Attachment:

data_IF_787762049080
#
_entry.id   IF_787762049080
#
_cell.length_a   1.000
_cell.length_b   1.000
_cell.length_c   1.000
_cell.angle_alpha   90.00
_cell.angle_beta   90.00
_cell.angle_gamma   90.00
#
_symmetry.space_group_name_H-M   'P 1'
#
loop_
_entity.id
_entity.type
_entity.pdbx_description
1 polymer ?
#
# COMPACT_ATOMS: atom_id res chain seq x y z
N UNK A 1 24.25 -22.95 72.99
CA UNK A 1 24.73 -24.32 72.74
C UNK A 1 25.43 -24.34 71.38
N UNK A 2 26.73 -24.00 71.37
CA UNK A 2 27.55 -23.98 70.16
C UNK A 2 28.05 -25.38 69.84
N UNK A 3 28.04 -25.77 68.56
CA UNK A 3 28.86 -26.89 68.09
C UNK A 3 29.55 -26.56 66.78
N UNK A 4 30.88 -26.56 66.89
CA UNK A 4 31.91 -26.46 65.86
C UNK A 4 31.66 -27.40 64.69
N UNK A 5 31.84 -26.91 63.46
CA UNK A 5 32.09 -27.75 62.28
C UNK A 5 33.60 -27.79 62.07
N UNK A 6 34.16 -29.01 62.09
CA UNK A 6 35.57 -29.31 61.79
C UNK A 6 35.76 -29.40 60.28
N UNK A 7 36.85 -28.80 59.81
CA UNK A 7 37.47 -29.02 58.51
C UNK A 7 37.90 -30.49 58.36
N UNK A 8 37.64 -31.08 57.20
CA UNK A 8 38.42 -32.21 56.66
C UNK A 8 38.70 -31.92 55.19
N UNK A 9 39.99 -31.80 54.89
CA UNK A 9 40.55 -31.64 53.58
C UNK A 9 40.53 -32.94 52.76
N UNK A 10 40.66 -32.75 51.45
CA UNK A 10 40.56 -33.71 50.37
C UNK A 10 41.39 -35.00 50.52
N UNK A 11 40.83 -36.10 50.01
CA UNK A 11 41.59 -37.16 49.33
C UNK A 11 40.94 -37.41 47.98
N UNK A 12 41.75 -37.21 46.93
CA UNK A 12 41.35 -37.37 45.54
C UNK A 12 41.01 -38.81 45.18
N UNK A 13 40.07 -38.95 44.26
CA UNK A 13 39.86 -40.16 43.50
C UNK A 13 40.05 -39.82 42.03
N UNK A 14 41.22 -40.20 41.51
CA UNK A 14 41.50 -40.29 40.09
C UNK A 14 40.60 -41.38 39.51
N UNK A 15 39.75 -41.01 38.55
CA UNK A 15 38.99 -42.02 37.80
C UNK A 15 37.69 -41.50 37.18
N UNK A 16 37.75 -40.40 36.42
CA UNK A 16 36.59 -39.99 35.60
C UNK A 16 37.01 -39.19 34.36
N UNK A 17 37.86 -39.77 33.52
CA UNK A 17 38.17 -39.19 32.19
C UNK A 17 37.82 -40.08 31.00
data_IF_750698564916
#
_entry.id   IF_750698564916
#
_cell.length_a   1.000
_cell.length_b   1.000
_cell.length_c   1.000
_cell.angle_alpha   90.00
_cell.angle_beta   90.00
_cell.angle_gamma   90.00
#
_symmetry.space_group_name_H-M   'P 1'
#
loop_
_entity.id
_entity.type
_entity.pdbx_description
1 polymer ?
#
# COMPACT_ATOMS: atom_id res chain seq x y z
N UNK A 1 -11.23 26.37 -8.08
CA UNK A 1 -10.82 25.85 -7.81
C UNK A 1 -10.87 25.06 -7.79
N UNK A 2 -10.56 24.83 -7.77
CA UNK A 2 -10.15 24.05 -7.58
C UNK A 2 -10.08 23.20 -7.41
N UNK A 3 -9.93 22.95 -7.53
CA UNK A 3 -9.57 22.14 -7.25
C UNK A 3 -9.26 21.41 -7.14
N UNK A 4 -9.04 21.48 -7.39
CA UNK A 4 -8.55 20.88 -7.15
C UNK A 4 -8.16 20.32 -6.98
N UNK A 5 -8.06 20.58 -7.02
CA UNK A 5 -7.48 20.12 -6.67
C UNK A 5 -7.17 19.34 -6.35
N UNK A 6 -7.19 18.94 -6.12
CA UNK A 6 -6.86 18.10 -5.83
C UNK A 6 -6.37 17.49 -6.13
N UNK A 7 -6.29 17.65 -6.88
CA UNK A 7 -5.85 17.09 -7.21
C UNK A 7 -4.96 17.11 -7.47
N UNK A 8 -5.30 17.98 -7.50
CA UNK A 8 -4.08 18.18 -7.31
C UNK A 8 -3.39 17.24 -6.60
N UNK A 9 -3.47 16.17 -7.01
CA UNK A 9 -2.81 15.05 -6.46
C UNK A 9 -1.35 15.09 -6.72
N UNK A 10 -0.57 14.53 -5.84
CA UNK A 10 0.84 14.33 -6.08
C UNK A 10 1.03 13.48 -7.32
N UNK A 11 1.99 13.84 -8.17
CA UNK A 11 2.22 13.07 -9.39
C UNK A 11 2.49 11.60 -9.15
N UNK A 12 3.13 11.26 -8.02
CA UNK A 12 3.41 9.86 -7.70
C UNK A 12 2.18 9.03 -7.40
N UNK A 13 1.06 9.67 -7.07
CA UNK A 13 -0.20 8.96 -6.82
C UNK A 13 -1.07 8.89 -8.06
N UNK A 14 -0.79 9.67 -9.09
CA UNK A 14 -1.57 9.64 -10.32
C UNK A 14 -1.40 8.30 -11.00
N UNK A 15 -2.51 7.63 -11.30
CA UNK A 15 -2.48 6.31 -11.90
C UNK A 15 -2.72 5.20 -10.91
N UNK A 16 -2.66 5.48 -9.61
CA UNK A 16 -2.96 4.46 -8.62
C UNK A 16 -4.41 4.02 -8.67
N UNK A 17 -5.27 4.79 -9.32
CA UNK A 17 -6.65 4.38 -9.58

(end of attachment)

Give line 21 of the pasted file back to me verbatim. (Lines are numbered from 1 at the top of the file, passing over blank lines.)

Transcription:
N UNK A 1 24.25 -22.95 72.99